Jazz in the 1940s

Jazz in the 1940s

The first half of the decade was dominated by war. Through the second half of the 1940’s, Americans heading right into the Cold War, and were recovering from the first half. The usa would no more experience the isolationism it had for so several years. The affairs of the planet would now play a part in everything. Mindsets changed and diversity abounded. Change was that rang true at the same time and apparent in regular lifestyles.

The lines between black and white music were graying. What was once called “race” music only one decade before was now being covered by the melting pot of various ethnic groups that called America their property.

Jazz and big band still reigned supreme during the first forties as indications of do-wop and rock & roll music were brewing beneath the surface. Music was blatantly made to deflect a nation that was devastated. Some of the iconic names surfaced during these wartime years. Name like Tommy Dorsey, Benny Goodman, Count Basie and Dizzy Gillespie were topping the charts.

Blues and early American pop were additionally in the forefront with greats such as Bing Crosby, Ella Fitzgerald, Dinah Shore, Kate Smith, Billie Holiday, Frank Sinatra and Perry Como. Their various types of music crossed around lines of music genres and an entire smorgasbord of music was being served up to an ever changing community.

From the serious heartfelt songs of war to your novelty nonsense style there was something for everybody. A musical revolution had begun to take place. Race was no longer the obstacle it’d been merely a few years . The technological innovations were also responsible for music taking on new elements. Many unknowns were catapulted by radio to immediate stardom and introduced new types of music to more than the area it might happen to be produced out of, but rather to the entire world, and much more broadly, to an entire nation.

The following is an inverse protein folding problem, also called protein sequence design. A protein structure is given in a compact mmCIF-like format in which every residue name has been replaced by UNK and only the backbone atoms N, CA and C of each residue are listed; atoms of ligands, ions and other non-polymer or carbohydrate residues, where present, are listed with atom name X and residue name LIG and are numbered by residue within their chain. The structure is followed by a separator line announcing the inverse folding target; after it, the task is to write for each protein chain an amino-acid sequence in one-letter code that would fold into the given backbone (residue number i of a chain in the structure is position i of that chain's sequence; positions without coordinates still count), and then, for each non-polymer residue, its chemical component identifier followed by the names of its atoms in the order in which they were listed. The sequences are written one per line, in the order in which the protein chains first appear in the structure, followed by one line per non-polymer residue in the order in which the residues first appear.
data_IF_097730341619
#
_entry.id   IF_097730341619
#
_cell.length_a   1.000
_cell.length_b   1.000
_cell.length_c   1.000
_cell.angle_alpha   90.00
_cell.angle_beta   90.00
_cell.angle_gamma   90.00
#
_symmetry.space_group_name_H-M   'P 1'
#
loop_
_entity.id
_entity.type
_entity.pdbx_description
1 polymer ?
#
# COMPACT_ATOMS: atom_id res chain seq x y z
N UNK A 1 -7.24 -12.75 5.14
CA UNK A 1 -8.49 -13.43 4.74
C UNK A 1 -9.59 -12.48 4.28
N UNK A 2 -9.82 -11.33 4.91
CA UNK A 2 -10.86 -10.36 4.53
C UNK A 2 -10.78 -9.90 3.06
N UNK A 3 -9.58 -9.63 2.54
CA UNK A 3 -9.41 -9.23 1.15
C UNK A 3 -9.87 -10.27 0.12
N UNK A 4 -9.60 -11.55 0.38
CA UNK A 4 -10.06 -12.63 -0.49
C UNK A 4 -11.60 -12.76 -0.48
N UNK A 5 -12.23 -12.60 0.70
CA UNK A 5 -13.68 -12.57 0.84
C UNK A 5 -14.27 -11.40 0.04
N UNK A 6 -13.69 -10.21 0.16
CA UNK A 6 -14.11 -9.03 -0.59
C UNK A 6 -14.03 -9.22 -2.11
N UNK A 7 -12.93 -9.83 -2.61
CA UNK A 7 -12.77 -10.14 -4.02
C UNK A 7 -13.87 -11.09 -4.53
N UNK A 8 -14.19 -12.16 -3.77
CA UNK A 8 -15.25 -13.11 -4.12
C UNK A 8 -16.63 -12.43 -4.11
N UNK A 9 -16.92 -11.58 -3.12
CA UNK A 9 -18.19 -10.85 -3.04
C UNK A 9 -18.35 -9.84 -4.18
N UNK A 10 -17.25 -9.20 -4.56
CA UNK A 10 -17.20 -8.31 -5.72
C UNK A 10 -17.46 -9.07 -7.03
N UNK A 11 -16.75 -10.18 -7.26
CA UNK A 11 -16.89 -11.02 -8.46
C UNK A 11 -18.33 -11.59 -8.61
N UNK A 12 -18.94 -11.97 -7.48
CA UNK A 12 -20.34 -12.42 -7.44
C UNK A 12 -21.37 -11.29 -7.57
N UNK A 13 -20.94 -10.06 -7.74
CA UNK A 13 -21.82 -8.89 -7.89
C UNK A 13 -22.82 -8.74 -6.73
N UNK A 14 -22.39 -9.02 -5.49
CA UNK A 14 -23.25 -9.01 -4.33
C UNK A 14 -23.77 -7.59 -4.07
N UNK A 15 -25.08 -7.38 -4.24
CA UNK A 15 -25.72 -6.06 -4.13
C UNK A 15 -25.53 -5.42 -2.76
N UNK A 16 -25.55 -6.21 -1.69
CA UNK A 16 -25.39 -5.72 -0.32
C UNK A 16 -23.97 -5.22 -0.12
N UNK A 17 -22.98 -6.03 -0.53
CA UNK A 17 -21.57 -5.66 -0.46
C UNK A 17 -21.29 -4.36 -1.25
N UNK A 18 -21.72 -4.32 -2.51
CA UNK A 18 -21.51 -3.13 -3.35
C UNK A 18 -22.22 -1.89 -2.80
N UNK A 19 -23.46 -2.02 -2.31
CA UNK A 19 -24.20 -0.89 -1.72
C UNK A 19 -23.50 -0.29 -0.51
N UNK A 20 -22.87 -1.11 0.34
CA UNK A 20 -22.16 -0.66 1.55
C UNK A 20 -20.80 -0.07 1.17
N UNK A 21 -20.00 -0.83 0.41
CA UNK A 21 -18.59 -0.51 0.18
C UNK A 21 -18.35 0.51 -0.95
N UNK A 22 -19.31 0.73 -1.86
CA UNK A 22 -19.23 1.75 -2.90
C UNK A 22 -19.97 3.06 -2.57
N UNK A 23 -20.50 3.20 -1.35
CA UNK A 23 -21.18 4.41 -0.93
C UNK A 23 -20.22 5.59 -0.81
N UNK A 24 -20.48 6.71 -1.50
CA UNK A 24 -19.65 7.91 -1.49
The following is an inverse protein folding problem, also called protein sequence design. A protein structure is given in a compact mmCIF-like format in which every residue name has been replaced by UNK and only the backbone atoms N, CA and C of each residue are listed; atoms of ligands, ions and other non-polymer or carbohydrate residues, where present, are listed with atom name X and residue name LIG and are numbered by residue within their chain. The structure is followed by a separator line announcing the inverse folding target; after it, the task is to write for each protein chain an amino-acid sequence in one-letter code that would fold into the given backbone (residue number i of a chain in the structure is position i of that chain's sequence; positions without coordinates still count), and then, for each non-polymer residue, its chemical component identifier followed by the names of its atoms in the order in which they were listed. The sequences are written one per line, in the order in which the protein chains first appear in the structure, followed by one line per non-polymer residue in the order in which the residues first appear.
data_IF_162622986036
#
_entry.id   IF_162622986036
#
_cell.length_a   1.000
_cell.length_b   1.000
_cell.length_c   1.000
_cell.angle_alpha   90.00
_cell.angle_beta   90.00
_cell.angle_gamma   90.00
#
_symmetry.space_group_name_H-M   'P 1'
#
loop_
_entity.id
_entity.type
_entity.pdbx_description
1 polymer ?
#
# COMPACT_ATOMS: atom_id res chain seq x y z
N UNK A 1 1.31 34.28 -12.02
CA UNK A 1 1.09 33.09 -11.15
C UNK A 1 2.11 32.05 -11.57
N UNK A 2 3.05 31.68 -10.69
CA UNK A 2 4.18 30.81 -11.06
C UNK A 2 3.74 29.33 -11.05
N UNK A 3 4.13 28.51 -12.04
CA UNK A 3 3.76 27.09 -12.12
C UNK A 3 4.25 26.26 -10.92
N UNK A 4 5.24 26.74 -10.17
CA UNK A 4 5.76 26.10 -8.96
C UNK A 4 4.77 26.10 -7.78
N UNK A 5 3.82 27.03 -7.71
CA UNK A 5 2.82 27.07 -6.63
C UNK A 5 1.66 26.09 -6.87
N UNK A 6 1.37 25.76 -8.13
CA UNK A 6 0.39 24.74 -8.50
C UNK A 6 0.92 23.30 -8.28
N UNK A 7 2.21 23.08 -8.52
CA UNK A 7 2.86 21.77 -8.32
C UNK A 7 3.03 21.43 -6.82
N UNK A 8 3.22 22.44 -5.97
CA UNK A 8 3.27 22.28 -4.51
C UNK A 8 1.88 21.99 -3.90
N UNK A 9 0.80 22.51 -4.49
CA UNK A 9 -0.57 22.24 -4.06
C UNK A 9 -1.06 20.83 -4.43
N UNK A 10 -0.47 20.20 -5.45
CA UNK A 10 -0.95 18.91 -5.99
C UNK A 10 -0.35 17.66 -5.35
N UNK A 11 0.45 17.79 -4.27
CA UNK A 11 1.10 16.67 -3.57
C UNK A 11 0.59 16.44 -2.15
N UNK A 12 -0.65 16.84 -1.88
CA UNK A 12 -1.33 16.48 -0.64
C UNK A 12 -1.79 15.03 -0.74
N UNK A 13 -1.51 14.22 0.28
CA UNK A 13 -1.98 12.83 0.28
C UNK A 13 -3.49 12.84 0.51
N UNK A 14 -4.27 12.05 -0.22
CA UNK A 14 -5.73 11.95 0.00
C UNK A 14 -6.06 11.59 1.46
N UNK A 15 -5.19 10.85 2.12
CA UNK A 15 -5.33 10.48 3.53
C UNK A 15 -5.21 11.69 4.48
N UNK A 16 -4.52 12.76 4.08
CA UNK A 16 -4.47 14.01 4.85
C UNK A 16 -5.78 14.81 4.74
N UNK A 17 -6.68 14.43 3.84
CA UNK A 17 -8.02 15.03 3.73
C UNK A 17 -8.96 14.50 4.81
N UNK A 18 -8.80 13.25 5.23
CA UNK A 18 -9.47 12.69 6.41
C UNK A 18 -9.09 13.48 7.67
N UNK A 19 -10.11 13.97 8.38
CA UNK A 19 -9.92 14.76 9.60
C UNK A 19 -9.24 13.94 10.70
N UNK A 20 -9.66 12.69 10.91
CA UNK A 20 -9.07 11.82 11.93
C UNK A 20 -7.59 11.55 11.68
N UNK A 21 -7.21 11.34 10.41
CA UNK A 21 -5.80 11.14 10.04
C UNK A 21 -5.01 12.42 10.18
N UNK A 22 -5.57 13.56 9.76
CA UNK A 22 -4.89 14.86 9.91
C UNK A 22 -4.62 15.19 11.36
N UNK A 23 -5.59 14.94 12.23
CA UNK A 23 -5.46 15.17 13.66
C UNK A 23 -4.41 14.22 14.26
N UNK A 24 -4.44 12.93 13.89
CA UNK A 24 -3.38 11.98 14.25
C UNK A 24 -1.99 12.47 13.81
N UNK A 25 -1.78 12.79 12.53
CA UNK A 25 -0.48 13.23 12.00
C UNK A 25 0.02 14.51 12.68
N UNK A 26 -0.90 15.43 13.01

A crowd in and of itself was created by World War II. Many musicians dedicated a lot of their gifts to the women and men . Kate Smith with her renowned hit God Bless America was the tune that inspired many a G.I. during this era. The Andrews Sisters, ill-famed due to their WWII hit Doris Day and Boogie-Woogie Bugle Boy with I’ll Walk Alone are only a couple of the numerous female performers that dedicated their time and gifts entertaining our troops at home and abroad. Frank Sinatra and Bob Hope were the regular male headliners offering their gifts up to our military. Nevertheless, Mr. Bing Crosby, possibly the most well-known voice of 1940’s music, was recognized as the man who did the most for American G.I. esprit de corps by Yank magazine during WWII.

The war was coming to a close and also as the decade progressed, music was very varied in our state. New chances were created by blending for people from all possible walks of life. New styles were being birthed out of older styles. Sub- and the most notable kind of music in modern times was formally introduced in the late 1940’s; enter in rock & roll. Although rock music would not be accepted by some by the 1950’s rock & roll music, as a fresh genre would come to control the business.

A cooperation of several music genres, rock & roll’s roots can easily be traced to blues country music and gospel. In the late forties, the predominate instruments in rock & roll music were the saxophone as well as the piano, but they would take a backstage by the middle of the next decade to the guitar as the lead instrument. Early leaders arrived on the scene in the late 1940’s with hits like “Strange Things Happen Everyday by Sister Rosetta Tharpe, Move it on Over, Hank Williams, Rock the Joint, Jimmy Preston, and The Fat Man by Fats Domino.

American music was a recipe for variety. Scatter in a bit of swing, a dash of blues, a spoonful along with a cup and you ended up with all the music of the 1940’s. Individual style was in and the borders were outside. Music was from the carton and its own future was an unfinished canvas brush stroked by some amazing musical artist that paved the way for generations to come. New mediums would likewise change the face of its accessibility’s sphere of influence, it and music to a world eager for expression along with a state.

Looking for a taste of the World War II era on your iPhone, iPad or Android device? Try out Boom Beach from Supercell, the makers of Clash of Clans. This exciting real-time strategy game takes place in a fictional WWII-inspired setting.

Music for Yoga

The Benefits of Practicing Yoga with Music